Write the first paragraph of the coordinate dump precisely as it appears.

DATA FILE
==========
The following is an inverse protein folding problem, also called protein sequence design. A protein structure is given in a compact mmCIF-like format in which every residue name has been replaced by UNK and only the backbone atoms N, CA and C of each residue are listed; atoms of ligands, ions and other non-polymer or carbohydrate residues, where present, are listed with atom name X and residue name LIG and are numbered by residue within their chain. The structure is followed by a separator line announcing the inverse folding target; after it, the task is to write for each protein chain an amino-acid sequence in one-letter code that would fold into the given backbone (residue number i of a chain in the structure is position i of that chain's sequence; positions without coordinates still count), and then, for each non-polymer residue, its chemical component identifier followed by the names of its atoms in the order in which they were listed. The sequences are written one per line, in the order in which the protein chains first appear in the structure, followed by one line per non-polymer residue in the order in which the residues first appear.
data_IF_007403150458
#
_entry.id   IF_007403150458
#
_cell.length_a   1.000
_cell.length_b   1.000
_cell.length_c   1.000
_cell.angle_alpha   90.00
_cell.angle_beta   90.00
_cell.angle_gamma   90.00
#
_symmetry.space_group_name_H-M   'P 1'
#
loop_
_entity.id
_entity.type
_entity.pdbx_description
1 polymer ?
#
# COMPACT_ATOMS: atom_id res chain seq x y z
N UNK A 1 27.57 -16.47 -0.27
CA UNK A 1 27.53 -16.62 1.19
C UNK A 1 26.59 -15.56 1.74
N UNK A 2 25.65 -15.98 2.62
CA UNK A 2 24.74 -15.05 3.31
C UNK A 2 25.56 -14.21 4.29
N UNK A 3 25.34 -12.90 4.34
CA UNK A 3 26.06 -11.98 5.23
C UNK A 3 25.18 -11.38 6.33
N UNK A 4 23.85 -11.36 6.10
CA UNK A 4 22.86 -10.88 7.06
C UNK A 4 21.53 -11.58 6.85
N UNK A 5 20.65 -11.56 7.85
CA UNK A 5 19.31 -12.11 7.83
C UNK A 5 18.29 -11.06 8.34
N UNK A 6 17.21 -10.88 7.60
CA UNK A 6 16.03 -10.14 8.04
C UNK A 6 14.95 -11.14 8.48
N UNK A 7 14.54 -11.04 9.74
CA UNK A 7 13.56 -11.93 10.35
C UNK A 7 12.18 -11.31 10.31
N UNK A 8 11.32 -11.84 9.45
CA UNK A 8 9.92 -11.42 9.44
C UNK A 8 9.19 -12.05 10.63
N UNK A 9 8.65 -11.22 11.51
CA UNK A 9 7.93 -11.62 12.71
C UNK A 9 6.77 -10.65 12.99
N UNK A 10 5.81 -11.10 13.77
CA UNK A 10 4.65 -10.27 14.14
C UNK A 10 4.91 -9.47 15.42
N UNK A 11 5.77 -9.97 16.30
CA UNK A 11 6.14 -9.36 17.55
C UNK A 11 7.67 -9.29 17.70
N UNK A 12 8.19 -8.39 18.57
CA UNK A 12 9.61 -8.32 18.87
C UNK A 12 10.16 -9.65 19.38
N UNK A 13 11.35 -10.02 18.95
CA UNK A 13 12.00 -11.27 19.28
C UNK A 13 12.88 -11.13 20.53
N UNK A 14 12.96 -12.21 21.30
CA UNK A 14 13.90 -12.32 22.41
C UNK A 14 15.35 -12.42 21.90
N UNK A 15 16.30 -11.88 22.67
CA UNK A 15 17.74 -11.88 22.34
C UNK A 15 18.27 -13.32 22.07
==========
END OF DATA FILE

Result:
The following is an inverse protein folding problem, also called protein sequence design. A protein structure is given in a compact mmCIF-like format in which every residue name has been replaced by UNK and only the backbone atoms N, CA and C of each residue are listed; atoms of ligands, ions and other non-polymer or carbohydrate residues, where present, are listed with atom name X and residue name LIG and are numbered by residue within their chain. The structure is followed by a separator line announcing the inverse folding target; after it, the task is to write for each protein chain an amino-acid sequence in one-letter code that would fold into the given backbone (residue number i of a chain in the structure is position i of that chain's sequence; positions without coordinates still count), and then, for each non-polymer residue, its chemical component identifier followed by the names of its atoms in the order in which they were listed. The sequences are written one per line, in the order in which the protein chains first appear in the structure, followed by one line per non-polymer residue in the order in which the residues first appear.